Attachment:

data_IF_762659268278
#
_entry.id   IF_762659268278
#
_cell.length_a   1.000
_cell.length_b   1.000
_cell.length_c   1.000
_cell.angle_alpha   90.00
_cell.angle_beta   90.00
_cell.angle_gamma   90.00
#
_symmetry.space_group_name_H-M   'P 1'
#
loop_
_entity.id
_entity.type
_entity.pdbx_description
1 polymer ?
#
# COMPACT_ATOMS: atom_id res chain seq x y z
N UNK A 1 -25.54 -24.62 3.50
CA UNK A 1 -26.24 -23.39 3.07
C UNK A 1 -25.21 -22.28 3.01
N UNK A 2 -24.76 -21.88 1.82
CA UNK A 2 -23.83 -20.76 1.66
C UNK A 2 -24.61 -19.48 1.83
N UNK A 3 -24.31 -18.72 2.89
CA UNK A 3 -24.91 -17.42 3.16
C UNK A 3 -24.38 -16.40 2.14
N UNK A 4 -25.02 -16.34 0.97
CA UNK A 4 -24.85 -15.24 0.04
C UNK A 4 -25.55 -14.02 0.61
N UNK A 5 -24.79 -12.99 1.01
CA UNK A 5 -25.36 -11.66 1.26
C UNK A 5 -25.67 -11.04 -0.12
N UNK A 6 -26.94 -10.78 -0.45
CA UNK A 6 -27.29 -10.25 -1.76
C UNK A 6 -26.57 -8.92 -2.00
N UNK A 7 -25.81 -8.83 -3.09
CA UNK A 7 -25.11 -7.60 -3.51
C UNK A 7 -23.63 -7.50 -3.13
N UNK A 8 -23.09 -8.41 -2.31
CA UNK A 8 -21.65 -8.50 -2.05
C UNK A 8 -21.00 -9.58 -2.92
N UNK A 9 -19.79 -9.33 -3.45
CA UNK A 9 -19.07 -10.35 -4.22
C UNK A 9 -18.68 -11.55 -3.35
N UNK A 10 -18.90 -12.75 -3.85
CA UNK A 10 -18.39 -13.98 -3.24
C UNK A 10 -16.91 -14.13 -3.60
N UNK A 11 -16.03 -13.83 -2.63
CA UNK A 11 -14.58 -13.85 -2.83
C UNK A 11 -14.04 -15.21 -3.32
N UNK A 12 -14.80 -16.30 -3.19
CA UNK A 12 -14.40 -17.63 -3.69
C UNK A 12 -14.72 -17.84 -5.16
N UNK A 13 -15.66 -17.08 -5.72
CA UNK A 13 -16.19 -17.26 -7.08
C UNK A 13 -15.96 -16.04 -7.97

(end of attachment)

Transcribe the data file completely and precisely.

data_IF_762659268278
#
_entry.id   IF_762659268278
#
_cell.length_a   1.000
_cell.length_b   1.000
_cell.length_c   1.000
_cell.angle_alpha   90.00
_cell.angle_beta   90.00
_cell.angle_gamma   90.00
#
_symmetry.space_group_name_H-M   'P 1'
#
loop_
_entity.id
_entity.type
_entity.pdbx_description
1 polymer ?
#
# COMPACT_ATOMS: atom_id res chain seq x y z
N UNK A 1 -25.54 -24.62 3.50
CA UNK A 1 -26.24 -23.39 3.07
C UNK A 1 -25.21 -22.28 3.01
N UNK A 2 -24.76 -21.88 1.82
CA UNK A 2 -23.83 -20.76 1.66
C UNK A 2 -24.61 -19.48 1.83
N UNK A 3 -24.31 -18.72 2.89
CA UNK A 3 -24.91 -17.42 3.16
C UNK A 3 -24.38 -16.40 2.14
N UNK A 4 -25.02 -16.34 0.97
CA UNK A 4 -24.85 -15.24 0.04
C UNK A 4 -25.55 -14.02 0.61
N UNK A 5 -24.79 -12.99 1.01
CA UNK A 5 -25.36 -11.66 1.26
C UNK A 5 -25.67 -11.04 -0.12
N UNK A 6 -26.94 -10.78 -0.45
CA UNK A 6 -27.29 -10.25 -1.76
C UNK A 6 -26.57 -8.92 -2.00
N UNK A 7 -25.81 -8.83 -3.09
CA UNK A 7 -25.11 -7.60 -3.51
C UNK A 7 -23.63 -7.50 -3.13
N UNK A 8 -23.09 -8.41 -2.31
CA UNK A 8 -21.65 -8.50 -2.05
C UNK A 8 -21.00 -9.58 -2.92
N UNK A 9 -19.79 -9.33 -3.45
CA UNK A 9 -19.07 -10.35 -4.22
C UNK A 9 -18.68 -11.55 -3.35
N UNK A 10 -18.90 -12.75 -3.85
CA UNK A 10 -18.39 -13.98 -3.24
C UNK A 10 -16.91 -14.13 -3.60
N UNK A 11 -16.03 -13.83 -2.63
CA UNK A 11 -14.58 -13.85 -2.83
C UNK A 11 -14.04 -15.21 -3.32
N UNK A 12 -14.80 -16.30 -3.19
CA UNK A 12 -14.40 -17.63 -3.69
C UNK A 12 -14.72 -17.84 -5.16
N UNK A 13 -15.66 -17.08 -5.72
CA UNK A 13 -16.19 -17.26 -7.08
C UNK A 13 -15.96 -16.04 -7.97